A refined example of positive responsiveness is Browder’s DoNotPay. It offers “deep learning” artificial intelligence capabilities to help people in the U.S. and Great Britain prepare and file legal documents such as small claims suit against a credit report agency such as Equifax. The AI will also write formal complaints to an insurance company and other related proceedings managed by law. Providing communal service platforms meeting a specific self-interest helps to put consumers in charge. The development of the GoodGuide and many other applications for that handheld computer called “phone” have similar interests in connecting the content of products to environmental impact and consumer preference.
These two forces – the data aggregators and consumption guides will continue to mature. As a nation of laws, American social and economic history illustrates the tension between the two regulatory structures these forces represent. The first regulatory response focuses on the concentration of wealth with antitrust laws that expanded from the New Deal through WWII and conclude with the formation of public agencies such as the Environmental Protection Administration. Managing the growth and excesses of large corporate monopolies led to a need for a significant government response to assure public welfare. The environment and the economy improved.
The second regulatory structure sustains productivity with systems for economic fairness. Public resources such as Patent Law enforce monopolies on a product-by-product basis to support a wealth concentration process. Since the mid-20th century, the global integration of trade and communications is fast, and the regulatory framework is slow.
The exposure of absurdities in protected wealth as an indicator of productivity is sharply evident for the lack of results. For example, is it possible to believe an individual can be as productive as an annual increase of $2 billion in earnings suggests? Is it absurd to think a small board of directors managing $20 billion in annual charitable giving can do so with a few studies? They might usefully address a human need with effectiveness. Still, other than gaining a somewhat narcissistic sense of satisfaction, the processes are designed by tax law to support hundreds of small boardrooms incapable of concerted and coordinated implementation. Thus, they may feel “democratic” yet debate regarding the future of millions of people from these little hideaways of probable caring remain slaves to a sophisticated national system for establishing equilibrium.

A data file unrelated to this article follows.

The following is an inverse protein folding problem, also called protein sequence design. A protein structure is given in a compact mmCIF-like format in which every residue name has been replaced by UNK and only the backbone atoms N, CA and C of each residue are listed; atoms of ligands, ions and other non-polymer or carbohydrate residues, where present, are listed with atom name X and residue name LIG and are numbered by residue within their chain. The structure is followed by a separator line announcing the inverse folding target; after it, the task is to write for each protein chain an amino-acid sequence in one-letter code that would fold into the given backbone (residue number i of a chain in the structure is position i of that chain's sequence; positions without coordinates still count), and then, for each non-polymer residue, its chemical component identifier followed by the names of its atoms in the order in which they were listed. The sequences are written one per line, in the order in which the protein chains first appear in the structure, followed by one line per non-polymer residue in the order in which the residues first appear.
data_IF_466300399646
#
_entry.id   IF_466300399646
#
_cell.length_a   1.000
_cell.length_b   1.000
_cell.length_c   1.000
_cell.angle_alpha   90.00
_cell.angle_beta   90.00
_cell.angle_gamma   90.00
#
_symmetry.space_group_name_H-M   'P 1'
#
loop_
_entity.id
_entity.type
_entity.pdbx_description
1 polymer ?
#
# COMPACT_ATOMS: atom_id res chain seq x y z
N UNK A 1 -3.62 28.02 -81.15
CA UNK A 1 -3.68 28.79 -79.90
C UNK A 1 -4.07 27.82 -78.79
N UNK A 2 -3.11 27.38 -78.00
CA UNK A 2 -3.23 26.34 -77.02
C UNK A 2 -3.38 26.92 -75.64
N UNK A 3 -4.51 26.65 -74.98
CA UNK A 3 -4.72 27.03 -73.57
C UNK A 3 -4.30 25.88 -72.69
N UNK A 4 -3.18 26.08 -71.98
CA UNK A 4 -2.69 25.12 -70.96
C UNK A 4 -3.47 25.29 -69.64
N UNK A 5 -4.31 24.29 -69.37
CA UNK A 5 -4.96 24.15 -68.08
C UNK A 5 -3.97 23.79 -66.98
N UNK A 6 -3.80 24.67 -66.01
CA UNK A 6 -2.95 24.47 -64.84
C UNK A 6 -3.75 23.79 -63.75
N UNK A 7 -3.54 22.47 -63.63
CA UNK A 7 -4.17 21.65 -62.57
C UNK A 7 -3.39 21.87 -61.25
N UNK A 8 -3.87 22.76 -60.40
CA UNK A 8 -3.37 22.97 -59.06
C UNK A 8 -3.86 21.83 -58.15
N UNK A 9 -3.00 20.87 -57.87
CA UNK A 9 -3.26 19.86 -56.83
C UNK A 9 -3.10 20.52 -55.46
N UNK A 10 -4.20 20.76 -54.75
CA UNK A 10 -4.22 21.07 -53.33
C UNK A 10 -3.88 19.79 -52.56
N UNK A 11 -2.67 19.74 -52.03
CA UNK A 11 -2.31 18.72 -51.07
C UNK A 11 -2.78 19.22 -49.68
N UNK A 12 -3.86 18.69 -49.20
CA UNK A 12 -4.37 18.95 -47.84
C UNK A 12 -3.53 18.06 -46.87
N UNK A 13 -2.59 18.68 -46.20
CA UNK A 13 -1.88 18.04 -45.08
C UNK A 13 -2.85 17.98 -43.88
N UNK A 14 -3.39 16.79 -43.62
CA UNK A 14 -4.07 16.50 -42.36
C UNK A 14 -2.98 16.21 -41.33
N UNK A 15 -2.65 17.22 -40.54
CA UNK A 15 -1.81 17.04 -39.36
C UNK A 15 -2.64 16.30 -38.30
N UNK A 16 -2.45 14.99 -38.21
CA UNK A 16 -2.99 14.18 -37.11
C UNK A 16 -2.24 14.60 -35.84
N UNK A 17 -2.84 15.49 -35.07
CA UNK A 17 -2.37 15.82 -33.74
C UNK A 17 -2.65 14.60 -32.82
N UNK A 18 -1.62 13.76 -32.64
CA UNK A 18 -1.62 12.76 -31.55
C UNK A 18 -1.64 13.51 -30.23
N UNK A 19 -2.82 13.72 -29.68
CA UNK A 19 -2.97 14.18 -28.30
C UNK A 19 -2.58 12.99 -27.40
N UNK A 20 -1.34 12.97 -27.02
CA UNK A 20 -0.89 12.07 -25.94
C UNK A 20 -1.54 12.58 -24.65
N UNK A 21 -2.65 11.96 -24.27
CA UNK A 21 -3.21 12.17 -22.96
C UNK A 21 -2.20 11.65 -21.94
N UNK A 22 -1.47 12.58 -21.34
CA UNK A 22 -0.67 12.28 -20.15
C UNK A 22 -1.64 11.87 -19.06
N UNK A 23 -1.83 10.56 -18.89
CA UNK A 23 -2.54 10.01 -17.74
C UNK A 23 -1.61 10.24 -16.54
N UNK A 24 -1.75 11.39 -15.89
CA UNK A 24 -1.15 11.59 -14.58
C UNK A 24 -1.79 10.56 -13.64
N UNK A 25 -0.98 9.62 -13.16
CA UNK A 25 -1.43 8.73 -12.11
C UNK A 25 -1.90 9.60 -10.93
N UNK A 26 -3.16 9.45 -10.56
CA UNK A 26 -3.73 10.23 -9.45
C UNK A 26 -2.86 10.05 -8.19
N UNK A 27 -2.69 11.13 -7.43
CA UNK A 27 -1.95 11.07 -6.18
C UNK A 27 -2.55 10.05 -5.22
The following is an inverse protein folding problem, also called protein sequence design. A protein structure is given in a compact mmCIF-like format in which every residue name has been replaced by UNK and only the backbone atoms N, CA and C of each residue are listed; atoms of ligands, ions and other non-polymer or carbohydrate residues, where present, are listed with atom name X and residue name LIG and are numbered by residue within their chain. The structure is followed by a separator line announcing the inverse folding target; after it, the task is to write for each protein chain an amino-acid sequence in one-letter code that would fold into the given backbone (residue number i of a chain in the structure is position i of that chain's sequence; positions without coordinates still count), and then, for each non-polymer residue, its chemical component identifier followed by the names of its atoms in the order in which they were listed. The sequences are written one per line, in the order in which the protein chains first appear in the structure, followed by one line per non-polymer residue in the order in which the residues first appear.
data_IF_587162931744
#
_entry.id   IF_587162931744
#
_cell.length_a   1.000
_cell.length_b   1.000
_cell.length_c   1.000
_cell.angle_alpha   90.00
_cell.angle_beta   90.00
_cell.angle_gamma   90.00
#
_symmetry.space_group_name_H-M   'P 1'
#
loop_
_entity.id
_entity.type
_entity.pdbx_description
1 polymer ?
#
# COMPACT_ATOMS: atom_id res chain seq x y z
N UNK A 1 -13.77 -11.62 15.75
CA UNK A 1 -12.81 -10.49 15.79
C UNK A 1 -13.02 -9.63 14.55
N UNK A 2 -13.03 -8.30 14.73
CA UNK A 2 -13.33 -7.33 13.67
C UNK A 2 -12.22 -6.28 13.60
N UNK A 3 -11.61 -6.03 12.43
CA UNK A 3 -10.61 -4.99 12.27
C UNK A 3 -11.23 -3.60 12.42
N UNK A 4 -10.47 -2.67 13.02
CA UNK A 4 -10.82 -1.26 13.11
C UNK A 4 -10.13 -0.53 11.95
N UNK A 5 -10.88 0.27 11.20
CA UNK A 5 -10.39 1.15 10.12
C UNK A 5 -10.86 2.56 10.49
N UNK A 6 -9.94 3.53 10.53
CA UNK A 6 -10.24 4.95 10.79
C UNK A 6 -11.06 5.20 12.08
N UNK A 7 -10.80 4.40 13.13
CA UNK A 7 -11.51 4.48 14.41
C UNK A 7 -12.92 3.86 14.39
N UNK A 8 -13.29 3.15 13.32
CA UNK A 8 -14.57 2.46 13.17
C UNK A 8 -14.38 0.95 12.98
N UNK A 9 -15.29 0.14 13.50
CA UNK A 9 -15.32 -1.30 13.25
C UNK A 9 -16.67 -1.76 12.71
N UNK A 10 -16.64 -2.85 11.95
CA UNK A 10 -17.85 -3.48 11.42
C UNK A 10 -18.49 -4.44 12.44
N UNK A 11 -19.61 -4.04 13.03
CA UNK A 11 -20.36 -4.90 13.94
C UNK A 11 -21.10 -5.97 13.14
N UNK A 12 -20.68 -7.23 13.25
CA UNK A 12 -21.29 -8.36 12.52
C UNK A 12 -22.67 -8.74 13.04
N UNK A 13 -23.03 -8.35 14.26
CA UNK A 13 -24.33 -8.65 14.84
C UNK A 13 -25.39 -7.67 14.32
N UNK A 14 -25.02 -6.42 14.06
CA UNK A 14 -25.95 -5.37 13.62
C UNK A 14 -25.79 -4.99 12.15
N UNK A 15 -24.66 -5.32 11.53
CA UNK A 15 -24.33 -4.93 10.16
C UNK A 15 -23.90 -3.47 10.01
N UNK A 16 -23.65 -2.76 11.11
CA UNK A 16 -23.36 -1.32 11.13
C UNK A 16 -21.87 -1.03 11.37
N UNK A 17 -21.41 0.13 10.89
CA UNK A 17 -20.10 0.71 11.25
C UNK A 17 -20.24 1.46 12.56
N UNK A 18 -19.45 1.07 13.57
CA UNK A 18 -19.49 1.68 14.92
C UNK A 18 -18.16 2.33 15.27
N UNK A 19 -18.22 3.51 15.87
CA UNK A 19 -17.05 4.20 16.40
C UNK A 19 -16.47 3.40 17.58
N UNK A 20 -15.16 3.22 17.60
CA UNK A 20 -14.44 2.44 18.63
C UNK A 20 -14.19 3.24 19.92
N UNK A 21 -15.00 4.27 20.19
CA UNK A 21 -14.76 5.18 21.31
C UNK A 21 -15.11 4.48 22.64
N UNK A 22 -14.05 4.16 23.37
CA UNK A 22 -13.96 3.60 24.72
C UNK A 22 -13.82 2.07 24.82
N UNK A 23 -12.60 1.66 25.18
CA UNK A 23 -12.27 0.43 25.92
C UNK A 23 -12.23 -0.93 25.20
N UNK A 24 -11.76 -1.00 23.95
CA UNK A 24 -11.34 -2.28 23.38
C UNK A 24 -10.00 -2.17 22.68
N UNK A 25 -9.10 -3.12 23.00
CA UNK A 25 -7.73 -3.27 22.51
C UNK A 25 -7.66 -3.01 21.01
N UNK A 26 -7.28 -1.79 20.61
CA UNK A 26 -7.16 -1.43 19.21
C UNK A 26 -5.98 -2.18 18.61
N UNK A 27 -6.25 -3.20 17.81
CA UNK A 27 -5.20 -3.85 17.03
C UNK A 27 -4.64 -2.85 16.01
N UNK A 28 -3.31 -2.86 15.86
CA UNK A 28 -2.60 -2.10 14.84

National policies support local efforts to prevent the percentage of dirt poor households from getting above 15% in the nation but not by region. Those who find themselves on the short and foul end of the inequality stick are part of a continuous computational analysis under the Poverty Rate heading. The public policy concern focuses on containing and, in some cases, ‘hiding’ concentrations of poverty. The reasons were given, such as global competitiveness at the start of the 21st century, assure those on the long, pointed end of that stick will behave in the common interest. They no longer feel trustworthy, as wealth and self-interest are without inhibitors. Here is a chilling example. If the earth had 100 people – One person has 50% of all the money, 56 people have no internet access, 14 people cannot read, 13 people have no clean water (via Vala Afshar). A lot of these of “100 people” percentages to review (here), such as 86 can read and write, 14 cannot, or of 100 people, 5 speak English as a first language.